Birdcapital single review by Vince Leigh
The third single in for Ngunnawal Country-based artist Birdcapital (aka Palimah Panichit) continues to explore the dreamier terrains of electro indie-pop.
And once again, he’s invoked the sensual characteristics of R&B slash dance. In this case, it’s via a cyclical synth bass part (augmented by a synth kick) that provides the track’s rhythmic compass. The driving bass also allows for a kind of immutable sense of tempered elation.
Of course, this is compellingly juxtaposed against the chorus’ refrain. The title alludes to desolation, which is performed slightly against the main groove’s pulse. This gives the listener more reason to believe the melancholy is no less intense but somehow infused with a lightness that we, and the narrator-artist, can handle.
Perhaps what is most conventional about Heart So Heavy is this recurring chorus. The remaining parts seem to hover around the synth bass like esoteric spectres, searching for solid ground. Utilising effective, blues-based pop lines over an array of textures, effects, and space (as well as the governing low end) the track builds shrewdly. It delights in giving us alternate verse-like melodic variations and a series of breaks. These variations deftly inhibit the track from meandering, giving us light and shade as it reinforces the central hook.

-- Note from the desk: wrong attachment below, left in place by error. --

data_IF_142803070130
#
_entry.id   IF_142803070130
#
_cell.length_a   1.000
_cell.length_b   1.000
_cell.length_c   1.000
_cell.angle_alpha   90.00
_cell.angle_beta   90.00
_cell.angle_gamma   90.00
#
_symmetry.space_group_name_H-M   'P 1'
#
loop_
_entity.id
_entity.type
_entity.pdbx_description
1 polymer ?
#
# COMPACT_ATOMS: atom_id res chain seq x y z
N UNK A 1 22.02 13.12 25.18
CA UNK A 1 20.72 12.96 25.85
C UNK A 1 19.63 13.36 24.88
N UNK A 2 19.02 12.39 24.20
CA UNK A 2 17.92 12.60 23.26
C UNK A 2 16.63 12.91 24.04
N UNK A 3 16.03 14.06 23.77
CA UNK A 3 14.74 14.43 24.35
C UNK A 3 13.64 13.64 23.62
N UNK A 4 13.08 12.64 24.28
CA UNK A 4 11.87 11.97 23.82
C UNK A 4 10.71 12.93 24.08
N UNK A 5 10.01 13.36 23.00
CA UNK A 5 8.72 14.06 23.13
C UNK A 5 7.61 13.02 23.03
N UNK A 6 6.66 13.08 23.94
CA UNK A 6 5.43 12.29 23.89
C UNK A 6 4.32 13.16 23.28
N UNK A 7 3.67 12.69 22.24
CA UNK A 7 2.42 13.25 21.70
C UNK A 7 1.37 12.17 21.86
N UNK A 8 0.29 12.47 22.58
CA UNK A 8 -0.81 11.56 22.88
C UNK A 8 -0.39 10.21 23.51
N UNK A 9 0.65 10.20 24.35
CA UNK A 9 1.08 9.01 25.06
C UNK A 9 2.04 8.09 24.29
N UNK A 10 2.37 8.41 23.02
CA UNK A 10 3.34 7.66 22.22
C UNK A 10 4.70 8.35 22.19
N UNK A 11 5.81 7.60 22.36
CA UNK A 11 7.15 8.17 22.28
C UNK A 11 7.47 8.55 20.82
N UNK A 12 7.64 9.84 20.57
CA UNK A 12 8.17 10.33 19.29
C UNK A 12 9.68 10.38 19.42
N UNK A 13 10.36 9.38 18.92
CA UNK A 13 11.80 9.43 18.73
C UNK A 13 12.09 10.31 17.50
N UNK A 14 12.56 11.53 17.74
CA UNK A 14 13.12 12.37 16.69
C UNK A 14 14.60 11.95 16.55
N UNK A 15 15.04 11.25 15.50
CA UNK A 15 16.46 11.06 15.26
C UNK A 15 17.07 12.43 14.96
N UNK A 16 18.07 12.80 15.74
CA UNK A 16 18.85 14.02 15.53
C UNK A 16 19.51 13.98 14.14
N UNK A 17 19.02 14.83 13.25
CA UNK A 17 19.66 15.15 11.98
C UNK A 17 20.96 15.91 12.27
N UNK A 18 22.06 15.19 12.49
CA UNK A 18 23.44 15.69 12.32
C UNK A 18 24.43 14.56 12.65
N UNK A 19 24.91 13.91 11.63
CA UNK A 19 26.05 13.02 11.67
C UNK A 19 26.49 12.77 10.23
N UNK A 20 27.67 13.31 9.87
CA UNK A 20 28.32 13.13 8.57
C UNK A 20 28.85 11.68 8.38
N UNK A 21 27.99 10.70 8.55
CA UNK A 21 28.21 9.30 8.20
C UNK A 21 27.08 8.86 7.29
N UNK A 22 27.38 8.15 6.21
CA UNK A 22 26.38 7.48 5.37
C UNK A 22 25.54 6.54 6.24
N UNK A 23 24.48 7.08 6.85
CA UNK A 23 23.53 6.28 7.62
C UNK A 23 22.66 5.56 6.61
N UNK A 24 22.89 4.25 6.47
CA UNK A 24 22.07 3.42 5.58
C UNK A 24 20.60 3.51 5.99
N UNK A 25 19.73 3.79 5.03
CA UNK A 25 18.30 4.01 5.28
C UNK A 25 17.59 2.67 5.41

Which is, of course, the chorus.
Birdcapital’s bewitching repetition
Although simplistic, direct, and not necessarily melodically elaborate, the repetition acts as a bewitching counterpoint to the disarming rhythmic core. It lingers in the drops and fades, reaching as it does for something other than what it spells out. The apparent temperament of what the title implies is reflected with ease and subtle skill in the track. We’re treated to a pervading gentleness that eases one into and out of a streamlined yet no doubt multi-hued world.
We enter this world one way, with that charm— a filled groove sprinkled with descending synth blips and vocal samples—and leave it via another, the bass line intact but with the chorus’ words isolated and stripped of all but the charge that comes from expulsion.
Birdcapital’s track then becomes a delicate yet dynamic therapeutic musical experience.